On April 2 an intercepted conference call between IMF officials regarding the strategy to be followed in the negotiations with Greece and Berlin prompted the Greek government to wage a concerted campaign aimed at exploiting politically the incident to the highest degree by turning the IMF into public enemy number one of the people and the country.
This strategy probably favors the short-term political interests of Tsipras and SYRIZA, but it raises legitimate questions about whether it is in the best interest of the country or whether it will lead to adventures.
It reminds me of Cavafy:
“With no consideration, no pity, no shame,
they have built walls around me, thick and high.
And now I sit here feeling hopeless”.
Is it in the interest of the country for there to be a rift between Tsipras and the IMF? The unusually harsh tone of the letter written by IMF Director Christine Lagarde leaves no room for doubt about the rift.
Now that that Greece’s credibility has been damaged again, will Tsipras’ approach bring the best results for the country?
I do not know where Tsipras is trying to go. I do not know what calculations his team is making, in the political realm and in general.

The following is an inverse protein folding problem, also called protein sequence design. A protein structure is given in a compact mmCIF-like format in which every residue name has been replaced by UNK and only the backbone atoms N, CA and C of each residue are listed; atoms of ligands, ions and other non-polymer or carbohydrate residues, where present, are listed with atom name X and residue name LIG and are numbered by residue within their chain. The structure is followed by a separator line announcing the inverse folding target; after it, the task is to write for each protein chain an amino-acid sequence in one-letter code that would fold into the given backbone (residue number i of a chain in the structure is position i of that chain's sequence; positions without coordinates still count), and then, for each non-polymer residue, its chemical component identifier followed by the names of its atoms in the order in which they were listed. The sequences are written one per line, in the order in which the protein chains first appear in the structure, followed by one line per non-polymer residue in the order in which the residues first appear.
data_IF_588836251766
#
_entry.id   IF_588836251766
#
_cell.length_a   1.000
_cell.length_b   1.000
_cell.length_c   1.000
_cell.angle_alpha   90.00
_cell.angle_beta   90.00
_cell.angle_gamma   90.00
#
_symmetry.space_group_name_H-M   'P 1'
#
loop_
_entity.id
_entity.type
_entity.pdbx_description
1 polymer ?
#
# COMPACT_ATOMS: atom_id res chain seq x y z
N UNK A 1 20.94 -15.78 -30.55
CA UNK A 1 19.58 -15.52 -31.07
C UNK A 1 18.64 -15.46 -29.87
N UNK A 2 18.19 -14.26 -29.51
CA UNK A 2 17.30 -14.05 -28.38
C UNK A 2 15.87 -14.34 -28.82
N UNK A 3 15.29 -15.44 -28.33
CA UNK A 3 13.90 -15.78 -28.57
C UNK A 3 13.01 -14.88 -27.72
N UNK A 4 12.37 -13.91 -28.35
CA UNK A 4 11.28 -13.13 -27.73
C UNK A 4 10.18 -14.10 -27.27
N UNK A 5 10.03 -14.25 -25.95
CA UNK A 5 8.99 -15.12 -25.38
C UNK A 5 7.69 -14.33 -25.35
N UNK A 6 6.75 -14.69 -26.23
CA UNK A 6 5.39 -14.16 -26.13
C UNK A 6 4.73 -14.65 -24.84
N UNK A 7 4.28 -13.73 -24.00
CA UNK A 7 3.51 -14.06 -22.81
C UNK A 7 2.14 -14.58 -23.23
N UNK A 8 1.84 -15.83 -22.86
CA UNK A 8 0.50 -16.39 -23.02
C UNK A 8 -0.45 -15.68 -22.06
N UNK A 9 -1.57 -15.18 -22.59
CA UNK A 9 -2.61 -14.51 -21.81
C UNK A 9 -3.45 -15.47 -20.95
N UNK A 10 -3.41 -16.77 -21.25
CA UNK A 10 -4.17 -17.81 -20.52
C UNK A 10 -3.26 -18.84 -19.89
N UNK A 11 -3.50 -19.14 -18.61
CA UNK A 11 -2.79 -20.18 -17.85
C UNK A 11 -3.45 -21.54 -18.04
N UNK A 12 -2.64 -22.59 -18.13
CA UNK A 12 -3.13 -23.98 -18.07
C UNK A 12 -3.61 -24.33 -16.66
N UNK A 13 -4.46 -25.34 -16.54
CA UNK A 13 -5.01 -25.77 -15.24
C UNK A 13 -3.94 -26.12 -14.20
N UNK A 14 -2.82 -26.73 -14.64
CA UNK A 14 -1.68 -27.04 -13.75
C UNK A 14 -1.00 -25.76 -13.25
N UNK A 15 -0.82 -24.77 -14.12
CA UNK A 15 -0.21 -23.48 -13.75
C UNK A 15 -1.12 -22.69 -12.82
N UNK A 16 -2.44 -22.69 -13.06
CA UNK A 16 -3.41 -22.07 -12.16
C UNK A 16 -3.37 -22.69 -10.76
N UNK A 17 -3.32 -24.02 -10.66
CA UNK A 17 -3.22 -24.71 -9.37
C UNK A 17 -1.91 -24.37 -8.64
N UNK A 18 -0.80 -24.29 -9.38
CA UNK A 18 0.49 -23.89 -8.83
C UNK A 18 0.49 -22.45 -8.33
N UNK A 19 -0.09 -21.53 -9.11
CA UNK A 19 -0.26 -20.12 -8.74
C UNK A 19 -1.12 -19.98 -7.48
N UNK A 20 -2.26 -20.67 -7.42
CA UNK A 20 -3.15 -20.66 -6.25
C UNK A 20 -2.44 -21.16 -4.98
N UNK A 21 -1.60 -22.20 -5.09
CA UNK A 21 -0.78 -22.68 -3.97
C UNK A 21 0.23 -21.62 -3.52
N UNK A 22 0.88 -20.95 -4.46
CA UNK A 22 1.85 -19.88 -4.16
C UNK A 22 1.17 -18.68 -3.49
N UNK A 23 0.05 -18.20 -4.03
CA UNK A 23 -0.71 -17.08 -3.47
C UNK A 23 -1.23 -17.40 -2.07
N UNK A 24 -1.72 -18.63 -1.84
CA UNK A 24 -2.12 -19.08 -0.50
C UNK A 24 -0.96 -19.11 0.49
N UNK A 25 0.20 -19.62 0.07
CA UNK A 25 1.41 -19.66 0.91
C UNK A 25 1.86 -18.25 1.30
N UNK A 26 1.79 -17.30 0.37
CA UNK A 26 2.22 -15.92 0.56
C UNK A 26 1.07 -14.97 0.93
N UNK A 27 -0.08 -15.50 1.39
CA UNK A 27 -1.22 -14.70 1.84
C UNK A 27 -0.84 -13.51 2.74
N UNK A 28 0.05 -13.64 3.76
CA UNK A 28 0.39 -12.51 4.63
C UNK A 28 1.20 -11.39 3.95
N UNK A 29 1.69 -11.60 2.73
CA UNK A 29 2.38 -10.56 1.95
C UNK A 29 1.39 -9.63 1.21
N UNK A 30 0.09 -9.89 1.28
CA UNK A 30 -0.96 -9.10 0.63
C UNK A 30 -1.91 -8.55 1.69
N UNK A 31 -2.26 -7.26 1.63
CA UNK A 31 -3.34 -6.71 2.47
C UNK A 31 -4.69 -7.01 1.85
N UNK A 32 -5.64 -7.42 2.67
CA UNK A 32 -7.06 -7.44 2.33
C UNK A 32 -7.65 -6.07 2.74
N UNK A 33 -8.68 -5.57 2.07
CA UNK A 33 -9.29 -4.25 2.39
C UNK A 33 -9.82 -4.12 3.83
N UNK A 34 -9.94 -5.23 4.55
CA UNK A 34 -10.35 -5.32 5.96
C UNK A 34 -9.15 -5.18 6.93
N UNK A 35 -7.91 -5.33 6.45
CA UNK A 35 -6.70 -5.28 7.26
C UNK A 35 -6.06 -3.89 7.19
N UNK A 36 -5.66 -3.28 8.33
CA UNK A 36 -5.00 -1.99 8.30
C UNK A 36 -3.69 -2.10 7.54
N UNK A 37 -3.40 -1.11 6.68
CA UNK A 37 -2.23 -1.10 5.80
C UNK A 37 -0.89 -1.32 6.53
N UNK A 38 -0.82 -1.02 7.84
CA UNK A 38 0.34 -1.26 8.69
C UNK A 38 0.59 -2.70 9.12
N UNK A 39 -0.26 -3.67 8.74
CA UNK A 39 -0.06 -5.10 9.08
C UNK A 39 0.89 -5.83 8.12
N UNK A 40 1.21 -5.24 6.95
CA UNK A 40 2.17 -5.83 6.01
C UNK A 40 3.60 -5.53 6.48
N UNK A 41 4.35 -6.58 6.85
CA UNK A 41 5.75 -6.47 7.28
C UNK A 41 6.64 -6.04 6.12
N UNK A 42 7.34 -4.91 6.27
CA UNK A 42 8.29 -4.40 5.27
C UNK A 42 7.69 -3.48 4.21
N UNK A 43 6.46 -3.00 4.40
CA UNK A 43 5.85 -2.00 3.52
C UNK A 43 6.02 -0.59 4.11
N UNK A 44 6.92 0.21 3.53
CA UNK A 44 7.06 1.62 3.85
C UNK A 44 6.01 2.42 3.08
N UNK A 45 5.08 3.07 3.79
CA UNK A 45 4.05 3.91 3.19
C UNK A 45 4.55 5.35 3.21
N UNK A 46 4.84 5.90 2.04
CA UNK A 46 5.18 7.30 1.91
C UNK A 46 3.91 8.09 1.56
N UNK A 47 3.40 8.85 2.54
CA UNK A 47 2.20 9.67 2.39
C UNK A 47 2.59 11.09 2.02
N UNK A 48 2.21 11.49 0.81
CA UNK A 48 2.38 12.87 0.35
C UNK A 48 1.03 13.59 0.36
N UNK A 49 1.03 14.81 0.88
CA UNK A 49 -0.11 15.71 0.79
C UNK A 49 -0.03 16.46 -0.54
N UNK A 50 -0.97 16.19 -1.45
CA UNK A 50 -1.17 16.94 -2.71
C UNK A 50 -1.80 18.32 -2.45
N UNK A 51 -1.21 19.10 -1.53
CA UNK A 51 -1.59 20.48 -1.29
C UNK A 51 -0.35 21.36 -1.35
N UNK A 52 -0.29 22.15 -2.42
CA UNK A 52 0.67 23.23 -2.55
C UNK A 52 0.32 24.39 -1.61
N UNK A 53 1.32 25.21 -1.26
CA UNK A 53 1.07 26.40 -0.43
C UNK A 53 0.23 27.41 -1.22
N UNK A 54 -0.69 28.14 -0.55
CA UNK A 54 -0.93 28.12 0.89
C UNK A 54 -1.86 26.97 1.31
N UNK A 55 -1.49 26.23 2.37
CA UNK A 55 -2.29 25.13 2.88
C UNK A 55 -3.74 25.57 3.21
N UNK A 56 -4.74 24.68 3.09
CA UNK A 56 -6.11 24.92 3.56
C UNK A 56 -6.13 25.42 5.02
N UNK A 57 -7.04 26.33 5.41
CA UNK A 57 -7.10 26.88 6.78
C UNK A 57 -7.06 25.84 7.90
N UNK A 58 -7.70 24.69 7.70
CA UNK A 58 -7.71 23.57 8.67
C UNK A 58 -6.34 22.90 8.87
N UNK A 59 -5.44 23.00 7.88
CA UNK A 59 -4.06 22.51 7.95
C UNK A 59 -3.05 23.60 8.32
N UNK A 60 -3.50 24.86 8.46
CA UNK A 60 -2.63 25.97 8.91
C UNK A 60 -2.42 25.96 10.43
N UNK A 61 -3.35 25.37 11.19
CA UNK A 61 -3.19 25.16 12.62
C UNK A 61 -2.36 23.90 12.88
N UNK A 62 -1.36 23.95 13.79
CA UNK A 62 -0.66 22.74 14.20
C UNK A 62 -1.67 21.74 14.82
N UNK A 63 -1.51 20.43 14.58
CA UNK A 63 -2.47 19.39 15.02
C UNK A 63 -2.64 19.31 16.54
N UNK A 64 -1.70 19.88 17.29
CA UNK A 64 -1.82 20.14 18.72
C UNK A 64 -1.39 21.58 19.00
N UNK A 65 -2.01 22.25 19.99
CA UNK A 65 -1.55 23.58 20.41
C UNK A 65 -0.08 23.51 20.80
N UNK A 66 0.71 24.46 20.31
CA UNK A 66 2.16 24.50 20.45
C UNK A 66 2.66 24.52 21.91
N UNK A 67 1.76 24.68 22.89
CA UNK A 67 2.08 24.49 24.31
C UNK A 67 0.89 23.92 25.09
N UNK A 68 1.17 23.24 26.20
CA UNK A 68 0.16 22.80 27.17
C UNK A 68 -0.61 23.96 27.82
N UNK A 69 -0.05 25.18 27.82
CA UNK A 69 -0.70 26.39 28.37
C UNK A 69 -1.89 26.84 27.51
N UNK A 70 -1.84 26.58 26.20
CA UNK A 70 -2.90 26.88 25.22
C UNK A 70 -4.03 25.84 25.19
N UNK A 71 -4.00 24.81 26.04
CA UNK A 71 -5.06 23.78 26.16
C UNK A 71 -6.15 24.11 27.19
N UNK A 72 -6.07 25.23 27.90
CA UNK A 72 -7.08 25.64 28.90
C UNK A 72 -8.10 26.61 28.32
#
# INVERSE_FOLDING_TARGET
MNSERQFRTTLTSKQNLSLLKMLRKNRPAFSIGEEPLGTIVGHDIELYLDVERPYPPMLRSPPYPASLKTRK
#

I hope he is right in whatever he does. But this story is disconcerting.
I do not see a serious negotiating effort.
I see them looking for a scapegoat.
Is this what Greece needs?
If only the IMF and Merkel would just pack up and leave would their successors show much more understanding regarding the necessity of reforms?
Because I really do wonder how much more the Greek people can endure.
But has anyone taken the trouble to read the transcript of the conversation between the IMF officials?
If so they will have seen that, in the words of Lagarde in her letter to Tsipras, “we are still a good distance away from having a coherent program that I can present to our Executive Board.”
For reasons of “transparency,” Lagarde posted her letter on the IMF website.
In the transcript – whose authenticity the IMF has not confirmed – one can read that the officials say to each other that mere talks without putting pressure on the Greek side will not lead to an agreement, and they cite the earlier case where Athens agreed only under threat of bankruptcy.
That point, that without the threat of a “credit event” the government will not reach an agreement, is what gives rise to opportunities for political exploitation.
But Lagarde considers the Greek government’s interpretation “nonsense.”
On the other hand, one can also see in the words of IMF staff that there is a need to reduce the Greek debt so that it becomes sustainable.
This, however, requires the cooperation of the government.
Which, unfortunately, is not forthcoming.